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Why I don't consider using treatments of any kind
"All the boring and soul-destroying work of counting mites on sticky boards, killing brood with liquid nitrogen, watching bees groom each other, and measuring brood hormone levels---all done in thousands of replications---will someday be seen as a colossal waste of time when we finally learn to let the Varroa mites do these things for us." --Kirk Webster, What's missing from the current discussion and work related to bees that's preventing us from making good progress.
"I’ve thought a lot about how in the world to describe what’s really happening in an apiary that hasn’t used treatments of any kind for more than five years; where mites are now considered to be indispensable allies and friends, and where the productivity, resilience, profitability and enjoyment of the apiary are just as good as at any time in the past. I wouldn’t dream of killing any mites now, even if I had an easy and safe way of doing so."--Kirk Webster, A New Paradigm for American Beekeeping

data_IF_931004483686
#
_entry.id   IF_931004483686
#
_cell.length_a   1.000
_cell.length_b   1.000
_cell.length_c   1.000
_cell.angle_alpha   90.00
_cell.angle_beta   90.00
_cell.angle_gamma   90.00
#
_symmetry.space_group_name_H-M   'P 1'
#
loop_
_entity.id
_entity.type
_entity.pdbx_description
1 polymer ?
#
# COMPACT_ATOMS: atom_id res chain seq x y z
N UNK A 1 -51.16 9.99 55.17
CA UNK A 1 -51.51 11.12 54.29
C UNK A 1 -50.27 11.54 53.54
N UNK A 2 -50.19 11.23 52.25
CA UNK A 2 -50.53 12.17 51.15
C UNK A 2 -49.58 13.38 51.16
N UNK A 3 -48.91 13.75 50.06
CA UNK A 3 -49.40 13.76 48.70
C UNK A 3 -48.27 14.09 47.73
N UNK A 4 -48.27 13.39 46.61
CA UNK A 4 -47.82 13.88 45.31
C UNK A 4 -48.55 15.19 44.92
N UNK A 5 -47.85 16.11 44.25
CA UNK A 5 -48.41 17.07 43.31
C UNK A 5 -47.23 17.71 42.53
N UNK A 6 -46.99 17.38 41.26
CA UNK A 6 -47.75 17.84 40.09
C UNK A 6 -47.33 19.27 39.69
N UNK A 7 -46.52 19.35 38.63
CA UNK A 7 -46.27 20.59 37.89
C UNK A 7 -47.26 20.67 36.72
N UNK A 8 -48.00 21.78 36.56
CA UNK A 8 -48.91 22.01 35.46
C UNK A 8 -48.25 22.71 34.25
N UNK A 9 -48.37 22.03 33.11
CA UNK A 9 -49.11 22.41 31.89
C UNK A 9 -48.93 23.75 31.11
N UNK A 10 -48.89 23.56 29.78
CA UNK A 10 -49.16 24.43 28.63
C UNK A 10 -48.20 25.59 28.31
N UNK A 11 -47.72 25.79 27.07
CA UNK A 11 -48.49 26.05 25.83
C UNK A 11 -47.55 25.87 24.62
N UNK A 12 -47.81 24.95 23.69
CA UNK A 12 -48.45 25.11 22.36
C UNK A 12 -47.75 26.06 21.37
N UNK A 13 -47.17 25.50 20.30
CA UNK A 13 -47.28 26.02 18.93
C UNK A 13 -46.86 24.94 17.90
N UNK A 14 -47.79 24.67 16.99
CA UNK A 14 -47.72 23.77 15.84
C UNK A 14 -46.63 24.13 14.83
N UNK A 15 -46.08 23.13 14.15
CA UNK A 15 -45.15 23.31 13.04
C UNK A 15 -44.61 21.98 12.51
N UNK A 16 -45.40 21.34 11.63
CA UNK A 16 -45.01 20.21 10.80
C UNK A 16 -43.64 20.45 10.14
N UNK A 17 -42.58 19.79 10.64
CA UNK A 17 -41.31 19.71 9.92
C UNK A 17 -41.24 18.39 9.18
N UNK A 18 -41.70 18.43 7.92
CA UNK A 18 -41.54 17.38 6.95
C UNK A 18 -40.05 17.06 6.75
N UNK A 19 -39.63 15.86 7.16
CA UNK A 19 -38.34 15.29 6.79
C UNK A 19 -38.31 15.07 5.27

A recent discussion has brought up what I think now about treatments as opposed to what I used to think. So I’d like to explain how I got to where I am now. These dates are off the top of my head, but I think they are pretty close. Back in 1999, frustrated by losing all my bees for the second time, I was looking for some way to keep them alive. I had not paid much attention to the current discussions in beekeeping magazines for many years. I just kept my bees in the backyard and we got along fine and I couldn’t see that bees changed and it seemed to me the magazines were more about the latest gadget than about beekeeping.